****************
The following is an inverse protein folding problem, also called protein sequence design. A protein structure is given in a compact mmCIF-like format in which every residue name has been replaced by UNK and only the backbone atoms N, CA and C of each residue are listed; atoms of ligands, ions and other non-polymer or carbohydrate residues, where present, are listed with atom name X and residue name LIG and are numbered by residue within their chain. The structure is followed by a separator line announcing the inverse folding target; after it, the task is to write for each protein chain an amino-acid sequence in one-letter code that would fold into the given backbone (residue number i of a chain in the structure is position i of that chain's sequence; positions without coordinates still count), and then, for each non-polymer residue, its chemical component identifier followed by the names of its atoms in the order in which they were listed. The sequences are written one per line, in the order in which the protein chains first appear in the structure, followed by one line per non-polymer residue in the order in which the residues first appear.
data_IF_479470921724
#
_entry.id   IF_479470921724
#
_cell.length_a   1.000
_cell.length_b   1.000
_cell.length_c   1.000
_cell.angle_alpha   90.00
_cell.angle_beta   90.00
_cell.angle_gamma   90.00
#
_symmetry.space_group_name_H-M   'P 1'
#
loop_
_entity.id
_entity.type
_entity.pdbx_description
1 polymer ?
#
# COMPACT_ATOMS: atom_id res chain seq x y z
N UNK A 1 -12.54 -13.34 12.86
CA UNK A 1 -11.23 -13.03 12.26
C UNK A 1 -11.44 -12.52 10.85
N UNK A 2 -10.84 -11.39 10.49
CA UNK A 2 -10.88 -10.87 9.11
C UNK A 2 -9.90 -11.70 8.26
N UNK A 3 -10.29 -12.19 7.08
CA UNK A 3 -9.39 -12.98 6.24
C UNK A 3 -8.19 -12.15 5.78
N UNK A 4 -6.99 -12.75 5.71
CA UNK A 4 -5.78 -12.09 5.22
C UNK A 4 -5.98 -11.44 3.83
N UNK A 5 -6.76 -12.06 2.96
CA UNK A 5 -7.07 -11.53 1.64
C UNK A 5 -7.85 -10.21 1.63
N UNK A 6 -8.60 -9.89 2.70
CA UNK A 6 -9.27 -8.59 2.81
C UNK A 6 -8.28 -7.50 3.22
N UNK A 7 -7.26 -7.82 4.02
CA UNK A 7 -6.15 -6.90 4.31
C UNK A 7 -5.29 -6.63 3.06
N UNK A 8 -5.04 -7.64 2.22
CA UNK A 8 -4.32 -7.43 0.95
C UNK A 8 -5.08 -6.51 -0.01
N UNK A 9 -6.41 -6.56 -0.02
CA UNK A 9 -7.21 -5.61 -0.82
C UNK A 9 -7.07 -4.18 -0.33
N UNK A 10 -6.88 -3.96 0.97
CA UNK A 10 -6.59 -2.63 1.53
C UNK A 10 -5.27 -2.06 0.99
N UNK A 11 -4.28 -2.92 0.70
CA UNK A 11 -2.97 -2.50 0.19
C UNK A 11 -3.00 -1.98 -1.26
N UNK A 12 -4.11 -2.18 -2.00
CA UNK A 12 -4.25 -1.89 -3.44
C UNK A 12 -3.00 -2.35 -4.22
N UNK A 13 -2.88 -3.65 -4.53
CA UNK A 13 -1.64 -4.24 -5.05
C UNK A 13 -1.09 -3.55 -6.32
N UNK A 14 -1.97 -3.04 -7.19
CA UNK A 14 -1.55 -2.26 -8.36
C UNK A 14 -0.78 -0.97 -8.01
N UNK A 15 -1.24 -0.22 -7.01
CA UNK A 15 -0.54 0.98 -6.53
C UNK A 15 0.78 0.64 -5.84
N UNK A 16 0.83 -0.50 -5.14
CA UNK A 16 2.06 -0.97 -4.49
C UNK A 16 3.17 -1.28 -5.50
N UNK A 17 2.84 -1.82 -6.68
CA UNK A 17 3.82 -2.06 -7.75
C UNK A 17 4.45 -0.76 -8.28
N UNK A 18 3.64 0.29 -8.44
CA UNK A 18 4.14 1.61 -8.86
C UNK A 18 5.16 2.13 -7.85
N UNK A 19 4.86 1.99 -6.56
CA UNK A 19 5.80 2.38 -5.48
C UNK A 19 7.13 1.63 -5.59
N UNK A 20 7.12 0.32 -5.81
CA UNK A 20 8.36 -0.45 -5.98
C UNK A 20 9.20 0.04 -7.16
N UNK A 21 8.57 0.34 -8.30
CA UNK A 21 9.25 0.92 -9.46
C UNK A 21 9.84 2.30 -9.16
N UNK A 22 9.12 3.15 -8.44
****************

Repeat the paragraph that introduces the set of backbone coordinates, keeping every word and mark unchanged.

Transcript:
The following is an inverse protein folding problem, also called protein sequence design. A protein structure is given in a compact mmCIF-like format in which every residue name has been replaced by UNK and only the backbone atoms N, CA and C of each residue are listed; atoms of ligands, ions and other non-polymer or carbohydrate residues, where present, are listed with atom name X and residue name LIG and are numbered by residue within their chain. The structure is followed by a separator line announcing the inverse folding target; after it, the task is to write for each protein chain an amino-acid sequence in one-letter code that would fold into the given backbone (residue number i of a chain in the structure is position i of that chain's sequence; positions without coordinates still count), and then, for each non-polymer residue, its chemical component identifier followed by the names of its atoms in the order in which they were listed. The sequences are written one per line, in the order in which the protein chains first appear in the structure, followed by one line per non-polymer residue in the order in which the residues first appear.